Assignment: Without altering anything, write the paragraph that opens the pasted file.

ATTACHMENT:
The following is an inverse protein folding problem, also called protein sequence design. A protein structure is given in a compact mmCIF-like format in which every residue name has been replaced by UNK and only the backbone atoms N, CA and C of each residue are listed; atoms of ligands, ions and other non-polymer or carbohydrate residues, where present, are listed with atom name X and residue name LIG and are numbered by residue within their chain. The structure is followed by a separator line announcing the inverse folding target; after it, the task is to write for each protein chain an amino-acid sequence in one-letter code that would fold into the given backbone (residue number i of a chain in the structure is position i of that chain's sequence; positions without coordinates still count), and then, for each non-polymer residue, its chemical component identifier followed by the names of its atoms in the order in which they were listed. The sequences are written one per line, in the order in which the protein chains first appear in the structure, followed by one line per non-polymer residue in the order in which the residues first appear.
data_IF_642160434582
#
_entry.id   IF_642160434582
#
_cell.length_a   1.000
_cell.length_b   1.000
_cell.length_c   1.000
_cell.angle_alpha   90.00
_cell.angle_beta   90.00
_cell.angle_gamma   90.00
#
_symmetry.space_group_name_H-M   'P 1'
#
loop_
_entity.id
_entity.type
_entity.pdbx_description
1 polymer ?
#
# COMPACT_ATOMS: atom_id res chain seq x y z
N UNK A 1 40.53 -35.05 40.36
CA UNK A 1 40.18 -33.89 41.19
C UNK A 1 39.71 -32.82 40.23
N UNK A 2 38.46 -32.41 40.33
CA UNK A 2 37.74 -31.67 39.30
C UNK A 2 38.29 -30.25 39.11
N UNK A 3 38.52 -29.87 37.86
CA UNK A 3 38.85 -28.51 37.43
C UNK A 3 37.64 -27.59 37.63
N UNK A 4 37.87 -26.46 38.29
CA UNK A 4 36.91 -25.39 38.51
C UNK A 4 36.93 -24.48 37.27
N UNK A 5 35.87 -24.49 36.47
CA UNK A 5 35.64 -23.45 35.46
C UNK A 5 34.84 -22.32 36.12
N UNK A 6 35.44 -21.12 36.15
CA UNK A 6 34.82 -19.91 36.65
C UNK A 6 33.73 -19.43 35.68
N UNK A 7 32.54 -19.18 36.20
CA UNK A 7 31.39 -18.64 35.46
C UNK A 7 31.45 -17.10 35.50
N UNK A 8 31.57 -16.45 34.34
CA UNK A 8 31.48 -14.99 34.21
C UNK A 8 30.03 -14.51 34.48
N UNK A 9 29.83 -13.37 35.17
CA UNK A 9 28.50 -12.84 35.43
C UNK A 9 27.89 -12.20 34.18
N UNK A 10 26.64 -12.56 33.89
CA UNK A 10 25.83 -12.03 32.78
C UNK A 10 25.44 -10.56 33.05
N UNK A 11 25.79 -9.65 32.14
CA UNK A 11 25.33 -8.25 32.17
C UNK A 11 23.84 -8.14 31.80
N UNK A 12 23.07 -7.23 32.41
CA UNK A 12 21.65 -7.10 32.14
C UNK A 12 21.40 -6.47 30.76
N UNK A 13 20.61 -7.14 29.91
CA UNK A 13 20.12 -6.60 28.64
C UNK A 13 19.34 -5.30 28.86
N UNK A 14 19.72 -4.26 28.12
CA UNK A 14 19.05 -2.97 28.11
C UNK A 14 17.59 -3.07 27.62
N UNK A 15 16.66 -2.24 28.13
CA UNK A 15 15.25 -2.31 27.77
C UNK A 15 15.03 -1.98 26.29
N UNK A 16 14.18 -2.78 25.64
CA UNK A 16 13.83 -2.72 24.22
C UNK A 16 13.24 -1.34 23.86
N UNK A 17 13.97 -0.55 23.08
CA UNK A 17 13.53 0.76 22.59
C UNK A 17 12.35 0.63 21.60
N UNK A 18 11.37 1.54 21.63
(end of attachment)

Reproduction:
The following is an inverse protein folding problem, also called protein sequence design. A protein structure is given in a compact mmCIF-like format in which every residue name has been replaced by UNK and only the backbone atoms N, CA and C of each residue are listed; atoms of ligands, ions and other non-polymer or carbohydrate residues, where present, are listed with atom name X and residue name LIG and are numbered by residue within their chain. The structure is followed by a separator line announcing the inverse folding target; after it, the task is to write for each protein chain an amino-acid sequence in one-letter code that would fold into the given backbone (residue number i of a chain in the structure is position i of that chain's sequence; positions without coordinates still count), and then, for each non-polymer residue, its chemical component identifier followed by the names of its atoms in the order in which they were listed. The sequences are written one per line, in the order in which the protein chains first appear in the structure, followed by one line per non-polymer residue in the order in which the residues first appear.